C---D   x
                   /     \
                  y       z

(The capital letters are go positions, the small letters are scores.)

A-B looks like an approach ko. However, we do not have enough information to tell. We have to know the values of x, y, and z.

To take a couple of abstract examples,

                     /     \
                    C---D   0
                   /     \
                  2       1

is not an approach ko. If Black plays from A to C, the local temperature drops from 5/9 to 1/3, and White may well tenuki, playing a 0.5 point move, for instance.

                     /     \
                    C---D   0
                   /     \
                 22       1

is an approach ko. If Black plays from A to C, the local temperature rises from somewhere around 4 or 5 (depending on the ko threat situation) to 7. White will almost surely take the ko.

The Japanese classification of kos, while incomplete, does take both graph features and temperature into account. It's a good start for a more comprehensive taxonomy.

Charles Unfortunately, a taxonomy would do less for my playing level, than removal of some more obvious errors in handling kos. But my need for terms is not related to that, so much as being able to handle queries in the club. Half the time I know it's going to be a mannenko before I look at the position properly. I just want a good term, such as approach ko, to describe the type of animal to people. If I carried a whiteboard with me, I could get into finer detail, doubtless ...

December 18, 2003

Robert Pauli:

  • Ok, I'll change nothing (frustrated, really)
  • I just can't believe that James Davies reversed his terms from his article in Go Review, Winter 1974, or was that someone else (I neither can believe :-)
  • Bill, OC I don't agree that to prefix "ko" with some N-approach" and/or "N-shift" is in any way confusing, it's plain simple (boys, tell him :-)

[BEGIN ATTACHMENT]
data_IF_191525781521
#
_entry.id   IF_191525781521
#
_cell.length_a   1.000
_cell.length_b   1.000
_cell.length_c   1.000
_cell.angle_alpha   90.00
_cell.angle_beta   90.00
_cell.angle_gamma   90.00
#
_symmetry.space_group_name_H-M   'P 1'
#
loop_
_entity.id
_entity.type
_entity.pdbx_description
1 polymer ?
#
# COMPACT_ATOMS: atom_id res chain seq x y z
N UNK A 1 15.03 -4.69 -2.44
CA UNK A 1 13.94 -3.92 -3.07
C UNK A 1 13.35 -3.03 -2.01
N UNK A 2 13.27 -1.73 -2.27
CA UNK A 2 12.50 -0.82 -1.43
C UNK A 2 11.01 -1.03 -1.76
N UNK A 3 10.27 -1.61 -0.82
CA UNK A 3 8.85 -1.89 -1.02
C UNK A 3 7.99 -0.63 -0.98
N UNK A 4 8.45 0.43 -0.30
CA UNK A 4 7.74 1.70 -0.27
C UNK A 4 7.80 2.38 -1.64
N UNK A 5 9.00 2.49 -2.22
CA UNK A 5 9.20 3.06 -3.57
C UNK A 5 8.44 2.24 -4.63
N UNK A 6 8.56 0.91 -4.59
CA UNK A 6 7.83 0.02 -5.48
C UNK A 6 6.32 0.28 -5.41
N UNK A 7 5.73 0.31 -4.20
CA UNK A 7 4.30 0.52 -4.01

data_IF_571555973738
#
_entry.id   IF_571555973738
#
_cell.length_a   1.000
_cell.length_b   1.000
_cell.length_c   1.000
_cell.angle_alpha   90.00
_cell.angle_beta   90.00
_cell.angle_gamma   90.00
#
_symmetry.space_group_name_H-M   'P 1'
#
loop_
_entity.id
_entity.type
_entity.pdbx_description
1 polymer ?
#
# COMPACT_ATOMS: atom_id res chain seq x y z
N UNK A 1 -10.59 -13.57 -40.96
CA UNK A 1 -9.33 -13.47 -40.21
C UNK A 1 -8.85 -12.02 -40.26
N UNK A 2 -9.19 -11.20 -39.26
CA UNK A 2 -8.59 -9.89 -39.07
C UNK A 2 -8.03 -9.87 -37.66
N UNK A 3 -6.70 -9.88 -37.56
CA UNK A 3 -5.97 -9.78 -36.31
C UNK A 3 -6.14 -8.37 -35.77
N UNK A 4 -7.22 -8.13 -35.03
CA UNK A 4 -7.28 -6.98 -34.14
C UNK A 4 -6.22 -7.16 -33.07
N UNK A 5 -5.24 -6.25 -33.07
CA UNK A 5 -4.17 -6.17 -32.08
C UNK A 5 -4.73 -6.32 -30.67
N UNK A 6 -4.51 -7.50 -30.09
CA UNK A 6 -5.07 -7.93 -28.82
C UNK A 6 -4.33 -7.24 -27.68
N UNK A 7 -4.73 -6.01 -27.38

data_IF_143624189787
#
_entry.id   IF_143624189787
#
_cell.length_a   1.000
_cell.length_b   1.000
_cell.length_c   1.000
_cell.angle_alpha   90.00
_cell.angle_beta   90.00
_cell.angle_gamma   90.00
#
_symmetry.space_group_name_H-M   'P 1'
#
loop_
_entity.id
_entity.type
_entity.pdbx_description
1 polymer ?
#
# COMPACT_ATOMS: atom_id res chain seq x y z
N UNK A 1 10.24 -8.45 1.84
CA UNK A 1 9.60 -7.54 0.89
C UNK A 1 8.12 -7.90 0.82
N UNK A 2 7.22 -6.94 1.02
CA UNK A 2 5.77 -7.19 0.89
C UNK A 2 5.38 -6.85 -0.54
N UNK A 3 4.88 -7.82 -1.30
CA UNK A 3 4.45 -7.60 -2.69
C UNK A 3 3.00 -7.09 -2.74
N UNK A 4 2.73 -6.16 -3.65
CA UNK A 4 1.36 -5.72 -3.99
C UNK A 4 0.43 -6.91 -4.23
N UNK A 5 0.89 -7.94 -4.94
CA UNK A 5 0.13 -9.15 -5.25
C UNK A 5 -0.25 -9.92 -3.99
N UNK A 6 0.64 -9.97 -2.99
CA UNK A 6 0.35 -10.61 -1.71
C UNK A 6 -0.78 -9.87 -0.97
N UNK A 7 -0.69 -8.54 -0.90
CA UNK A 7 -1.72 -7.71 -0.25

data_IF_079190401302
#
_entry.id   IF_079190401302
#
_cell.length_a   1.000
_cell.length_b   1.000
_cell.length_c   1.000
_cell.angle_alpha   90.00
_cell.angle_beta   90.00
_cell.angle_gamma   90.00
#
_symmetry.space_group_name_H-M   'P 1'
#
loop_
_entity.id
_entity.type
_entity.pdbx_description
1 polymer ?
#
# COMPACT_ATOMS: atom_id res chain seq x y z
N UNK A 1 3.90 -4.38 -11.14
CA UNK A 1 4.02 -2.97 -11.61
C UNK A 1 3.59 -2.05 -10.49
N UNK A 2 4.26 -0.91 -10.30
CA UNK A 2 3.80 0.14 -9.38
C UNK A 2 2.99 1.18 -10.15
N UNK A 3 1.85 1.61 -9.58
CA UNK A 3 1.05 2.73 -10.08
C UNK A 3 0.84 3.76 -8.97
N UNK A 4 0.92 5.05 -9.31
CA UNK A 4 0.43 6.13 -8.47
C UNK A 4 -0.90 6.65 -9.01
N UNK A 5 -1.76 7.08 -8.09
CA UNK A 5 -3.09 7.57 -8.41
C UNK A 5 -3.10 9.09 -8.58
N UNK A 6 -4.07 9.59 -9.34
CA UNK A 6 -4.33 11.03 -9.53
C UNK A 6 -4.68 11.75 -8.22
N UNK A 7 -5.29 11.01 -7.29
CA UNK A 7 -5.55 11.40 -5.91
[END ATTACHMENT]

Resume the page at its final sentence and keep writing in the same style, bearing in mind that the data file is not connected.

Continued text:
• your protest against "one-shift" instead (the to me false) "two-stage" really sounds a bit preoccupied: "I'm not used to it, forget it" - OC it's a new term, and it's English
  • (Bill:) "AFAIK, two stage ko is used for yose ko in only one place in the go literature, otherwise, it is used for nidan ko" - hmm, and what about the two places I pointed out on this very page (and both certainly don't use them by accident)??
  • Bill, what did you mean with "As for shift ko, if you start using the term in your writing, and others take it up, particularly outside of SL, then switching from stage ko might be a good idea. :-)" - I'm OC proposing to get rid of both "two-st..." (in SL and else)
  • yes, Bill, the Japanese terms should be basic, the English alias, but OC the latter to be used
  • John F., after doing all the approaches and shifts - it's (oh wonder) direct (therefore Bill's protest against "one" instead of "two" is deeply wrong)
  • and last but not least, I fully agree with Charles not to depend on translating the Japanese - why shouldn't our terms be better ??
  • now I'll relax again ;-)

Charles I think the attempt to get consensus tends to end like this. My point, entirely. On terminology, I think SL should (i) accept that taking the 80 for 20 saves time, if it also misses the finer points, and (ii) be less worried about the 'guild' or enforcing minimum standards approach.

DougRidgway And even if we could obtain consensus here, it wouldn't change the existing literature. For the moment, as long there's always a diagram whenever talking about indirect kos, the reader should be able to figure out what is meant. Robert: looking at your classification, you might be interested in cyclic positions taxonomy and [ext] a taxonomy of iterated ko.